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Graduate Student Leadership Development Program Completes Second Year

2017 grad student leadership development program participants

This spring, the Staley School completed the second year of the Graduate Student Leadership Development Program! This partnership with the K-State Graduate School provides graduate students an opportunity to develop leadership skills to make positive change in their work, studies, and student organizations.

During this semester-long experience, graduate students work with peers and professional leadership coaches to dive into challenges that are most important to them. Through a curriculum designed by the Staley School and enhanced by resources from the Kansas Leadership Center, the program is geared towards graduate students who want to move beyond technical expertise to solve problems.

Each participant had the opportunity to advance their personal and professional development and grow their capacity to exercise leadership to make progress on the challenges they face in their graduate experiences and professional careers.

Program learning objectives:

  • Distinguish between authority and leadership
  • Understand the concepts of adaptive leadership including diagnosing the situation, managing self, intervening skillfully, and energizing others
  • Understand how to facilitate change in self, others, and community
  • Exercise leadership on difficult challenges in personal and professional settings

The 2017 Graduate Student Leadership Development Program took place from February through April and included three large-group workshops, three small group peer consultations, and three one-on-one meetings with leadership coaches from the Kansas Leadership Center. The program was facilitated by Staley School faculty members, Dr. Kerry Priest and Dr. Irma O’Dell.

This year’s cohort consisted of 30 participants, selected from over 100 applicants, and represented both Masters and Doctoral level students from 21 different degree progress across the University.

  • Monsuru Abass, Mechanical Engineering
  • Mirza Ahammad Sharif, Civil Engineering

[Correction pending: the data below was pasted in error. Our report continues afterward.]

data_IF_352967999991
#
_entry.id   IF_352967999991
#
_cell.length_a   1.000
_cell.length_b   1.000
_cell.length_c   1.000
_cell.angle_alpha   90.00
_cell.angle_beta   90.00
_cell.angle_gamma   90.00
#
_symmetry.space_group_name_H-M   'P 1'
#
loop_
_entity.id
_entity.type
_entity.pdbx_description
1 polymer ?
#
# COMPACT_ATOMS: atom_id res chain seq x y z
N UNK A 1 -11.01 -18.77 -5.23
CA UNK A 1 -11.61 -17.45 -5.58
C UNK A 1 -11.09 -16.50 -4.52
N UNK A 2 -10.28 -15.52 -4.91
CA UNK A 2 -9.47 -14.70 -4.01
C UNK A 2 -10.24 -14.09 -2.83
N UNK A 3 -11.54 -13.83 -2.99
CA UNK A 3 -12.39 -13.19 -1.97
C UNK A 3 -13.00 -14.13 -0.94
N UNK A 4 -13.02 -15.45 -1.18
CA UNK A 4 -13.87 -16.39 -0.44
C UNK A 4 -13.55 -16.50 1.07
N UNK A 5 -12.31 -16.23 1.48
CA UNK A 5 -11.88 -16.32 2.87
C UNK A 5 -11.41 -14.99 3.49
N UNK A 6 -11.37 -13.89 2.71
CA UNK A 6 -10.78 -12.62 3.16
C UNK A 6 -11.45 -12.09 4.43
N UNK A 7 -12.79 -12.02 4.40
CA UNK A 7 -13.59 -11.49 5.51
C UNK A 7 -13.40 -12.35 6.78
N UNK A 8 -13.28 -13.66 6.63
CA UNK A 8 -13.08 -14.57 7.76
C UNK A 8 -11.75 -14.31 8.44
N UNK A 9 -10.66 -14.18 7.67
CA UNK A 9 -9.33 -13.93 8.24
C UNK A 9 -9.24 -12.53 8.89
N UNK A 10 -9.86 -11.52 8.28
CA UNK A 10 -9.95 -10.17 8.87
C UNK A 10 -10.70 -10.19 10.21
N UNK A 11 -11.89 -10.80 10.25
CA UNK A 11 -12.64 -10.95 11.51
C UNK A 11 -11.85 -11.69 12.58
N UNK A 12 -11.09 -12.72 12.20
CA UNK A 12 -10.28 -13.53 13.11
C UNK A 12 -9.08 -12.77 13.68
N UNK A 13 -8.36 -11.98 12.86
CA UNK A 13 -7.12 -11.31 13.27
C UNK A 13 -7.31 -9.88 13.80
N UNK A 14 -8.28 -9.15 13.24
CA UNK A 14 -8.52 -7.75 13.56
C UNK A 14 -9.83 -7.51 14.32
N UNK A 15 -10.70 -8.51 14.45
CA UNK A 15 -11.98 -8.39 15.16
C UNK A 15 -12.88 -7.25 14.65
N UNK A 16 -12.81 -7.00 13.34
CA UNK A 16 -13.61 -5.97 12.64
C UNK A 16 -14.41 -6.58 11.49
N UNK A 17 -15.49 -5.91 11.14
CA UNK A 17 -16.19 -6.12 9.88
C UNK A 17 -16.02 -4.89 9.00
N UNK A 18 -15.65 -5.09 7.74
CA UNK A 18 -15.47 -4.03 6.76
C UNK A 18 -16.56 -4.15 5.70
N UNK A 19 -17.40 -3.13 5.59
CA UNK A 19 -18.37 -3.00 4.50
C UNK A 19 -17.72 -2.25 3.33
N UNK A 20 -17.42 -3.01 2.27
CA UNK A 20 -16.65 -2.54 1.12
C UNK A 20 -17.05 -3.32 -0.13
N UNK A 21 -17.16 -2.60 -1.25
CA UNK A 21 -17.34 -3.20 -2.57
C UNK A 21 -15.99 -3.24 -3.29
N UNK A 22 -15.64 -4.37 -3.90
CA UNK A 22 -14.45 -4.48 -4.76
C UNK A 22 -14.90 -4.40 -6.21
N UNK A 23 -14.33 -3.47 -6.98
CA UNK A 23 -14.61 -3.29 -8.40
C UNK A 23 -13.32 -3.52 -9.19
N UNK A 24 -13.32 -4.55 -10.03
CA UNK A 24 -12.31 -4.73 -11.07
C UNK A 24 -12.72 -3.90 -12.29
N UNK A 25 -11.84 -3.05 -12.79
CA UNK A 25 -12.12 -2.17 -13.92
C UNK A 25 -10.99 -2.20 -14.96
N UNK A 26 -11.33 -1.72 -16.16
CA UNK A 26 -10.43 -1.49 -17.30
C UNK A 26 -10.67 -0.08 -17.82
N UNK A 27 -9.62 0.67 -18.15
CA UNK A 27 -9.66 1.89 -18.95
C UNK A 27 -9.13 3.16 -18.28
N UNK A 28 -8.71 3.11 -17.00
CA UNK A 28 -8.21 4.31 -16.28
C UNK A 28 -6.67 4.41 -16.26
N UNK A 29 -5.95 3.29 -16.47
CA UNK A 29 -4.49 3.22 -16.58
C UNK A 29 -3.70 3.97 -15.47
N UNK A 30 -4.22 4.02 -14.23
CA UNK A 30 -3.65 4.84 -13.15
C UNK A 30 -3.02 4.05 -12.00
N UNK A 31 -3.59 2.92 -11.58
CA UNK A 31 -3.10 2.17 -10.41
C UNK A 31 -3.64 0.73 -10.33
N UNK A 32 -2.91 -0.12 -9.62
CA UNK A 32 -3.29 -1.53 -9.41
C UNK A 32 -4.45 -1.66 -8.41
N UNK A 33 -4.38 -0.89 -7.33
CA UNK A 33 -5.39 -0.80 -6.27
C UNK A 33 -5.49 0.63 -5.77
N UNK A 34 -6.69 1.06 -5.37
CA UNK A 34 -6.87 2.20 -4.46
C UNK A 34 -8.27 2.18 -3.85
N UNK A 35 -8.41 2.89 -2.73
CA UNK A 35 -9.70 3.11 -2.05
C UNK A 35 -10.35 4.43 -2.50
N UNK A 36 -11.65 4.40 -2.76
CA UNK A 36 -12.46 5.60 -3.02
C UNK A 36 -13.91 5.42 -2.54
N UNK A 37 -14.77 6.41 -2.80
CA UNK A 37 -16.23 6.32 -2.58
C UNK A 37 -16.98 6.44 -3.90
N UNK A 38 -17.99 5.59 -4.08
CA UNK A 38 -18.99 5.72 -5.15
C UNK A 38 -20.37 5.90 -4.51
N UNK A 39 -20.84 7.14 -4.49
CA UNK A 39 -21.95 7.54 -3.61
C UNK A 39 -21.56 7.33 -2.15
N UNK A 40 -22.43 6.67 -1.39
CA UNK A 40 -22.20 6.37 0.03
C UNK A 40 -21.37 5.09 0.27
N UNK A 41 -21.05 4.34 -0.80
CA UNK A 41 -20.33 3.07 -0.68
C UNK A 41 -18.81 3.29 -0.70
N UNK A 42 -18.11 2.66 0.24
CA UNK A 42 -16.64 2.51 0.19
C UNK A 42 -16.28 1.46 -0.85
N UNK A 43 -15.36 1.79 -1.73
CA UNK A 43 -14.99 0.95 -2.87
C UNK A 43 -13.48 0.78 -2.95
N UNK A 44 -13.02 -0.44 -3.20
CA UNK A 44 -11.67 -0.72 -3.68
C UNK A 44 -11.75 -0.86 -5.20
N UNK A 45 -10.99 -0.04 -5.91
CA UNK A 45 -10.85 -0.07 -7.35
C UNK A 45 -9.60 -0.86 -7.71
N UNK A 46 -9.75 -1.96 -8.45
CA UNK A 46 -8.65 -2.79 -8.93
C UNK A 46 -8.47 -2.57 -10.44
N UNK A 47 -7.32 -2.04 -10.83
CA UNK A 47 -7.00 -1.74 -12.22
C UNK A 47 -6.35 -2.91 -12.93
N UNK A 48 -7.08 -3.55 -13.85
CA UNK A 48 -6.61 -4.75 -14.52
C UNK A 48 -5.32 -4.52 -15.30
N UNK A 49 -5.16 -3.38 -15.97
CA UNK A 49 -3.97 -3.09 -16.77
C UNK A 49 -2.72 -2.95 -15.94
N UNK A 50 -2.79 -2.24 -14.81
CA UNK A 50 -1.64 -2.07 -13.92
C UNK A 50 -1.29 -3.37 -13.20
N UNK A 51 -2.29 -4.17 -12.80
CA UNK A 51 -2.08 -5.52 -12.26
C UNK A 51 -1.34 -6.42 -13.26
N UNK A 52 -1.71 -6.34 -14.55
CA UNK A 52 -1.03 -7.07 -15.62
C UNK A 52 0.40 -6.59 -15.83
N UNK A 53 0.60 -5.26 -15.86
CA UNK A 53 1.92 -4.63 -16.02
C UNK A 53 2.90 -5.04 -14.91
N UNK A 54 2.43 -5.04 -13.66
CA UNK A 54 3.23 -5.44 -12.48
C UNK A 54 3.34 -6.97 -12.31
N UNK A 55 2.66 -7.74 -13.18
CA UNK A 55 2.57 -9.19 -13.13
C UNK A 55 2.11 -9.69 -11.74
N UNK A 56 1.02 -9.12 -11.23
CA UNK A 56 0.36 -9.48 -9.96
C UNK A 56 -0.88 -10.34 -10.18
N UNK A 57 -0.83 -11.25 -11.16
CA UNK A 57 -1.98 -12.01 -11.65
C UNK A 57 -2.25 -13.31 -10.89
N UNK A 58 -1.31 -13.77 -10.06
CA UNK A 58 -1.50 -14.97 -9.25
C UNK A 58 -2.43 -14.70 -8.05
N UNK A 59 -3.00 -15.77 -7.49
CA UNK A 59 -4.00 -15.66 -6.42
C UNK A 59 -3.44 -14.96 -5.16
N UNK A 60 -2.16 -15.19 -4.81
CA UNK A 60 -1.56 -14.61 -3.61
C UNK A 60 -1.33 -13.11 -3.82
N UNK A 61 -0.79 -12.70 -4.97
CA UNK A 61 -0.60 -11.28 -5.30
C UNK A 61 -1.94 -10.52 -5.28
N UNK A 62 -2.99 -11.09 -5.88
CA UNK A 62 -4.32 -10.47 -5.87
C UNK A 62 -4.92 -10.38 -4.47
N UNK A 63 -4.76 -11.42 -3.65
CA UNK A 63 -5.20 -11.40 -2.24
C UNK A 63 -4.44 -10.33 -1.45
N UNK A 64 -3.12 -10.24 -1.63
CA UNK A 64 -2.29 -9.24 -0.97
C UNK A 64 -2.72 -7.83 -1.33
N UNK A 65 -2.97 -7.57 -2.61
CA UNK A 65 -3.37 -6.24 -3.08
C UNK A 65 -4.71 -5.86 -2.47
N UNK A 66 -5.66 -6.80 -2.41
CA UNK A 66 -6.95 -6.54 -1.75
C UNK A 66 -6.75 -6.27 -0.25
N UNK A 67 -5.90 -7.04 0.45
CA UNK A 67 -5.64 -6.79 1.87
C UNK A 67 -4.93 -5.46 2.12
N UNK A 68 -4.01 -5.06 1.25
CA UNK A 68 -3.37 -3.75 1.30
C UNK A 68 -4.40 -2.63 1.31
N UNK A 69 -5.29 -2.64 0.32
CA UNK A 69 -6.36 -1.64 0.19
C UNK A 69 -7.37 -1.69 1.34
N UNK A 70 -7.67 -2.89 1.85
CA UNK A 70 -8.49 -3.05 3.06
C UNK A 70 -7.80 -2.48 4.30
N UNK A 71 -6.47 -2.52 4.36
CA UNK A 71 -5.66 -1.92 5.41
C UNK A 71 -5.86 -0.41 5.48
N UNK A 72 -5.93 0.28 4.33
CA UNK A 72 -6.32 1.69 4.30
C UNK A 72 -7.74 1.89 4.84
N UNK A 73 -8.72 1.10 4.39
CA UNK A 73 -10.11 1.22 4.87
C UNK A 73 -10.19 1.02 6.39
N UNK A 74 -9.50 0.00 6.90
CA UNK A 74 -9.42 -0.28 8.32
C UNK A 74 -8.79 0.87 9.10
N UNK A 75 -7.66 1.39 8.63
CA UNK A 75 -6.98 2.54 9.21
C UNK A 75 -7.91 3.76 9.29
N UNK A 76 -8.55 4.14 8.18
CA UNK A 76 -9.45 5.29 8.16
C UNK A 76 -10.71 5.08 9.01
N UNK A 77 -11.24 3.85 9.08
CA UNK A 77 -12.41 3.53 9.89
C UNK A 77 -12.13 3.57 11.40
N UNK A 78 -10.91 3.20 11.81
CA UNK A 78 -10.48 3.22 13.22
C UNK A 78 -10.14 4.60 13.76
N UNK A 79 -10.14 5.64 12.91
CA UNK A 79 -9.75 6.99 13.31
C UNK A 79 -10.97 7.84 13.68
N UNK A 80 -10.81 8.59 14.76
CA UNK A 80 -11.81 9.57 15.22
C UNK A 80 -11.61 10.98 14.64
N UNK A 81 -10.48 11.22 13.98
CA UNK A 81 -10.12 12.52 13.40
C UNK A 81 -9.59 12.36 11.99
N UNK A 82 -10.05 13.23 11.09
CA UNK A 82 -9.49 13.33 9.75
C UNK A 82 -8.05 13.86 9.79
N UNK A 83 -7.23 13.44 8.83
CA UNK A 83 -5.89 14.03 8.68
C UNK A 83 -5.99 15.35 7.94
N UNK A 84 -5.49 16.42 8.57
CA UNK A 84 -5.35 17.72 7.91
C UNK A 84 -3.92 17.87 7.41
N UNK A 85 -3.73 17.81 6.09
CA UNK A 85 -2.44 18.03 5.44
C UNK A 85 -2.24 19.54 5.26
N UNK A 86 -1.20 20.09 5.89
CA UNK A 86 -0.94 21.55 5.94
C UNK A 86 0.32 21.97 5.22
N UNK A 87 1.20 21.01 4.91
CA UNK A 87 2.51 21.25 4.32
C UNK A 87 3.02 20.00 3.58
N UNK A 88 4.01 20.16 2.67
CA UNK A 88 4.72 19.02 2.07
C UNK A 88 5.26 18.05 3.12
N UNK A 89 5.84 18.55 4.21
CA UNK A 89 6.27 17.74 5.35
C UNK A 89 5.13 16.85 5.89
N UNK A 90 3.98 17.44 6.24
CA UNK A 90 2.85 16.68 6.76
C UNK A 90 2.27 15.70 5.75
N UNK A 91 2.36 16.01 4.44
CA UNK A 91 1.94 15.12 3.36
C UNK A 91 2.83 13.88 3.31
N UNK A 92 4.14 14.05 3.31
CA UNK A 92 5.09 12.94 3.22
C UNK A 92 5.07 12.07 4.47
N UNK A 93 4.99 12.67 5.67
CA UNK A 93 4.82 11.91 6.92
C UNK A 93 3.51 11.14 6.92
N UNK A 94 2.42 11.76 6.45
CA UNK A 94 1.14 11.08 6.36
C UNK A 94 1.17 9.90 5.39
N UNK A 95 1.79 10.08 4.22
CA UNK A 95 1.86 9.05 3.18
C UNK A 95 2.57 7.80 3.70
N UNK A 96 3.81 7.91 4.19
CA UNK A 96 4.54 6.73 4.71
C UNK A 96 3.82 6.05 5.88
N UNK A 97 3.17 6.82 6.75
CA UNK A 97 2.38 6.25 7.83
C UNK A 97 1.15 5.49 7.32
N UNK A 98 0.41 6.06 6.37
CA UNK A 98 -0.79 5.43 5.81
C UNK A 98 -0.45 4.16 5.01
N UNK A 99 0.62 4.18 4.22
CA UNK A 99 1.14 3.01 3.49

• Zayed Ahmed, Mechanical Engineering
  • Kayode Ajewole, Agricultural Economics
  • Gibson Akers, Counseling and College Student Development
  • Elena Aronson, Public Health
  • Kristi Baonga, Dietetics
  • Kari Bigham, Biological and Agricultural Engineering
  • Annie Clark, Animal Science
  • Dorna Eshrati, Environmental Design and Planning
  • Carrie Frizzell, Mathematics
  • Trina Harlow, Curriculum and Instruction
  • James Krotz, Counseling and College Student Development
  • Diane Larson, Public Health
  • Jack Lemmon, Animal Science
  • Qingling Li, Marriage and Family Therapy
  • Kelsey McDonough, Biological and Agricultural Engineering
  • Sidonia McKenzie, Economics
  • Naho Nagai, Counseling and College Student Development
  • Haripriya Naidu, Civil Engineering
  • Alisa Pajser, Psychology
  • Yanqun Peng, Marriage and Family Therapy
  • Izabela Ragan, Pathobiology
  • Hannah Seger, Pathobiology
  • Malory Shaath, Architecture
  • Kassi Sprecher, Community Development
  • Matthew Hunter Stanfield, Marriage and Family Therapy
  • Jana Thomas, Mass Communications
  • Nandana Weliweriya, Physics
  • Mohammad Sadegh Yazdanparast, Chemistry

Here’s what they had to say about the program:

“I used to believe leadership was all about the leader. Now, I know, everyone is involved in this process.”

“The most important idea to me was that anyone can be a leader, anywhere, and at any time.”

“You don’t always have to have the answer to be a good leader.”

“When faced with challenges in a group, it’s not the leader’s duty to give them a solution. A leader should help the group to find a solution.”

“Personally, I think I need to get used to going out of my comfort zone and practice different ways for solving a problem.”

“I plan to actively engage others who do not agree with me on issues in order to better understand their point of view.”

“In roles where I have the opportunity to delegate responsibility, I now will try to create leadership for others to allow them to become passionate about their job/task.”

“The program helped my ability to become a leader in everyday situations.”

This year, the program was made possible through the generous support of the C. Charles Jackson Foundation.

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